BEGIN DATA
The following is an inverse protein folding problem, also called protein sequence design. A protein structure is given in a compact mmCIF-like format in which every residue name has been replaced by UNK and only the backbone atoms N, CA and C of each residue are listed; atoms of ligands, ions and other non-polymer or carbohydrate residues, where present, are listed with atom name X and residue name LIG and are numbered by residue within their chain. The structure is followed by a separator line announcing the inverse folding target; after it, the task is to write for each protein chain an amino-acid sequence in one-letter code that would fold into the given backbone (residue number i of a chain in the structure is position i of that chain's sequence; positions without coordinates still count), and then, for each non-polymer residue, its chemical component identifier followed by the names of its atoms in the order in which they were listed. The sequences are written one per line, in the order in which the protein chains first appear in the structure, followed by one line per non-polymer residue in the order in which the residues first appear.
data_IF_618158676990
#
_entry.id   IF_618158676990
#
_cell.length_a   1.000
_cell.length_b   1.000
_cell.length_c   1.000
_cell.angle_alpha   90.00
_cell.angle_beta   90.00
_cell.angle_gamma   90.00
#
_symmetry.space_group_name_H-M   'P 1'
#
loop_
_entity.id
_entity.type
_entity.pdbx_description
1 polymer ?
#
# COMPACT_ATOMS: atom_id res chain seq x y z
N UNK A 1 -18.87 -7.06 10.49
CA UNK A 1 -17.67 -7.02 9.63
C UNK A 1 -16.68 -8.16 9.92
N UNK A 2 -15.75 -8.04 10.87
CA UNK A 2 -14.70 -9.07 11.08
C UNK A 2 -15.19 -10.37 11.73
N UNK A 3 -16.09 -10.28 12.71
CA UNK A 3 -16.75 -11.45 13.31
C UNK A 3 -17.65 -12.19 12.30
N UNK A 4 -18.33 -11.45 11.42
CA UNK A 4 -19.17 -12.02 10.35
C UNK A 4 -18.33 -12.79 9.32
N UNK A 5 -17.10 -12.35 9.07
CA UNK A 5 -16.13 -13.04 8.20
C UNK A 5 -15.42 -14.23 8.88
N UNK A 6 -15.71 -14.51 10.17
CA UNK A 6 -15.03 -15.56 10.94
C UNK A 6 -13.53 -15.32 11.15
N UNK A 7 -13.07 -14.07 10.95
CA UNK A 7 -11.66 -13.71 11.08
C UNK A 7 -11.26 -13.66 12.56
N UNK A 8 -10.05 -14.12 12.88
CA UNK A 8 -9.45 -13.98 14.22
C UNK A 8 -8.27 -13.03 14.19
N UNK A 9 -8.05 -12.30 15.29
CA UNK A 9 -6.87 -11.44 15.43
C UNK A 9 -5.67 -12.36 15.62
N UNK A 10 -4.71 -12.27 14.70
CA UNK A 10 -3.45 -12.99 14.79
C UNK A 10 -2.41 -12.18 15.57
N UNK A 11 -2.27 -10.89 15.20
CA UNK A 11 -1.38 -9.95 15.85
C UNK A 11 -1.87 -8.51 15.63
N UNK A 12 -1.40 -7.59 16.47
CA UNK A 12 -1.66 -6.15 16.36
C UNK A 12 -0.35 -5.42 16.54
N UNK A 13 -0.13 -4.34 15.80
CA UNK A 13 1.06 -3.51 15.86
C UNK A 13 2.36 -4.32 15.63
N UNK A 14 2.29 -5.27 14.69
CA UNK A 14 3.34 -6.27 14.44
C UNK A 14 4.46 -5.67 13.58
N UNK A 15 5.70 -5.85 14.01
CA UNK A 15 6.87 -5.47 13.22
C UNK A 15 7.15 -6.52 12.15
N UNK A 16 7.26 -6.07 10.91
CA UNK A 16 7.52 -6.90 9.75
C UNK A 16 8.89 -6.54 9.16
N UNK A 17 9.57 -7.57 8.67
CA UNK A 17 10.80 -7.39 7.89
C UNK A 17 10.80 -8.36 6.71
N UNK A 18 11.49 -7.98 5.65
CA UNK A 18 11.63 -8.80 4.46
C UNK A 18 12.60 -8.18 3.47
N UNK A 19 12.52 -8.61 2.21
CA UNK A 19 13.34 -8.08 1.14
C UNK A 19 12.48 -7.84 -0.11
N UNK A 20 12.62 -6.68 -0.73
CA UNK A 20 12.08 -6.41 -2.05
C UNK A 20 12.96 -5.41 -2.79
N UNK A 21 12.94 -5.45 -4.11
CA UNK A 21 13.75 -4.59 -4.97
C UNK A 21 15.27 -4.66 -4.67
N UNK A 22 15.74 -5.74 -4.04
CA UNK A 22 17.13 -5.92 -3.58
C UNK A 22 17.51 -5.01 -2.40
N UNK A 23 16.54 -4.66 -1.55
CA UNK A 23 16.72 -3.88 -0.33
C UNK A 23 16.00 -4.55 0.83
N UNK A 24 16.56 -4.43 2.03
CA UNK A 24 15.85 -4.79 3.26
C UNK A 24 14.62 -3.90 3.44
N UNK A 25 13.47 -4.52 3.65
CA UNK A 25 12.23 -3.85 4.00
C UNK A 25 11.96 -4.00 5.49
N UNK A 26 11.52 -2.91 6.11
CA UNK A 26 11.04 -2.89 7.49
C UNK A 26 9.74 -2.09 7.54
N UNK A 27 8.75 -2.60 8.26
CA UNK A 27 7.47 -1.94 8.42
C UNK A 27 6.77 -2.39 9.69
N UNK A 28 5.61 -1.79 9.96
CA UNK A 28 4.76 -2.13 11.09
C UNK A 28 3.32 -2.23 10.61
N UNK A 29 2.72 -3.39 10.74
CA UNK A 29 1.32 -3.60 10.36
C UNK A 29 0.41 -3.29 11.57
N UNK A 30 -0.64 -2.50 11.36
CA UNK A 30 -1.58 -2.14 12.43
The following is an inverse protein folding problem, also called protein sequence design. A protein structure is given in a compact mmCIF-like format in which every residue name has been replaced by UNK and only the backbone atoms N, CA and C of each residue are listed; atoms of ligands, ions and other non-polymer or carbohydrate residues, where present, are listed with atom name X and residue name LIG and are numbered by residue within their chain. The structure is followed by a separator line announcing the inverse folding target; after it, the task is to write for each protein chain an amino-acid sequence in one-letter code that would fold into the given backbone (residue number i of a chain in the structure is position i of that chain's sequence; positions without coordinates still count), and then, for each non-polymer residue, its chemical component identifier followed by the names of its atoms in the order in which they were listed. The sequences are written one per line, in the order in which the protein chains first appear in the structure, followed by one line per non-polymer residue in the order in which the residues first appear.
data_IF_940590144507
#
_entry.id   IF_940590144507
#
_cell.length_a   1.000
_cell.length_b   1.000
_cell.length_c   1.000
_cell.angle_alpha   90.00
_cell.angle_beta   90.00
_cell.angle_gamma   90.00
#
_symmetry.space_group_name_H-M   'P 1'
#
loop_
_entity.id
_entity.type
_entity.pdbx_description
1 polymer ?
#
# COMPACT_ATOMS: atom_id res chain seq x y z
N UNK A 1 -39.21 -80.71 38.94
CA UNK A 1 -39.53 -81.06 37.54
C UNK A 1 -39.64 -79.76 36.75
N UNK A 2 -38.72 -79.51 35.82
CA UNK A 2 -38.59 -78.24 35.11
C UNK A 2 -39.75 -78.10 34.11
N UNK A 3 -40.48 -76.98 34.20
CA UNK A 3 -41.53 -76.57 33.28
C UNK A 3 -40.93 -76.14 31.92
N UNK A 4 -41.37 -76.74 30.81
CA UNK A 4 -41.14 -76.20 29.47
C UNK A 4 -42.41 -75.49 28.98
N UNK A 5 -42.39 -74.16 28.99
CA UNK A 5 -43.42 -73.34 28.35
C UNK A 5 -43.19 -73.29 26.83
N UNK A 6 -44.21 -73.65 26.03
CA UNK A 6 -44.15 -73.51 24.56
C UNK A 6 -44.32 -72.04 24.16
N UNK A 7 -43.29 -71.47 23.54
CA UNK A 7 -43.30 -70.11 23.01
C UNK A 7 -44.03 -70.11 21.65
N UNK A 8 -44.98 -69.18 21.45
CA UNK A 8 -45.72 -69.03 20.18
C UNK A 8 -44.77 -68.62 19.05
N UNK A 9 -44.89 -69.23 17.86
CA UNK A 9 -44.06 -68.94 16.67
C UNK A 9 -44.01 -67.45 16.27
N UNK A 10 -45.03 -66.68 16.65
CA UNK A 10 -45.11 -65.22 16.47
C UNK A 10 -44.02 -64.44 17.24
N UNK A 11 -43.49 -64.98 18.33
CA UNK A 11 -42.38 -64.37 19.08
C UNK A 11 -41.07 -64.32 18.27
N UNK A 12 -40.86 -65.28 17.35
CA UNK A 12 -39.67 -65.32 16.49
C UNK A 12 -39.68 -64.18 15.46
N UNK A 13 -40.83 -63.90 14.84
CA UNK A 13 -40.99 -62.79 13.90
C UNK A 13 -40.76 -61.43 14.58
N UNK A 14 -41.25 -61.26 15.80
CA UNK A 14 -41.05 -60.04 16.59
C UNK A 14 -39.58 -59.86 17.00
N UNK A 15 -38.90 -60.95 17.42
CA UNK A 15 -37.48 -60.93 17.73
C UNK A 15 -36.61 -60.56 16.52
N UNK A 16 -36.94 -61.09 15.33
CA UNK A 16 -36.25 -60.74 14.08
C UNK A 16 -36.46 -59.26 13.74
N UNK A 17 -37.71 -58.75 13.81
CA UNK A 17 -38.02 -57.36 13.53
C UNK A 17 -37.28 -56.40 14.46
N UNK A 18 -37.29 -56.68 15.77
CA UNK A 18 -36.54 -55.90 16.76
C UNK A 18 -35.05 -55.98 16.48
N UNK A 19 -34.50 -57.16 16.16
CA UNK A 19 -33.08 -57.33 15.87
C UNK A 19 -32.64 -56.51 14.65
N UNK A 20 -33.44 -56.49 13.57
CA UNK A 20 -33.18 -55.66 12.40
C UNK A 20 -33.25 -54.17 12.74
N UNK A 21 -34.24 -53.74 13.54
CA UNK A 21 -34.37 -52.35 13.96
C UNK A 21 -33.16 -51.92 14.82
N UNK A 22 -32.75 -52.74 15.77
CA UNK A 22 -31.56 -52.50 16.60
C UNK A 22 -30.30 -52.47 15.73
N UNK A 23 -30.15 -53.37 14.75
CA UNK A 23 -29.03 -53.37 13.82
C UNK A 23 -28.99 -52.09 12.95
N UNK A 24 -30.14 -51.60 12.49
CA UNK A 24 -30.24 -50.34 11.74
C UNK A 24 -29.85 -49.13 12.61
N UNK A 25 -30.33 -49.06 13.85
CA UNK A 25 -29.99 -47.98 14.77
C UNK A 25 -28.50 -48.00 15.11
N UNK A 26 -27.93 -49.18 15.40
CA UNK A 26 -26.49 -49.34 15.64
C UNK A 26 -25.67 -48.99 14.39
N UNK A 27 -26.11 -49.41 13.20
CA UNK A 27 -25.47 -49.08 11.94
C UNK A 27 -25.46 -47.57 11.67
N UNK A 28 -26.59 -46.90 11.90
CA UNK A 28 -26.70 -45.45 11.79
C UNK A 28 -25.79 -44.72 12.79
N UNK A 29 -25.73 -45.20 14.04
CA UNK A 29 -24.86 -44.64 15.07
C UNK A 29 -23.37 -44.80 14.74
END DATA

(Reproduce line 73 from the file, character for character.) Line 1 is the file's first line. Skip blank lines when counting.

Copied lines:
N UNK A 18 11.49 -7.98 5.65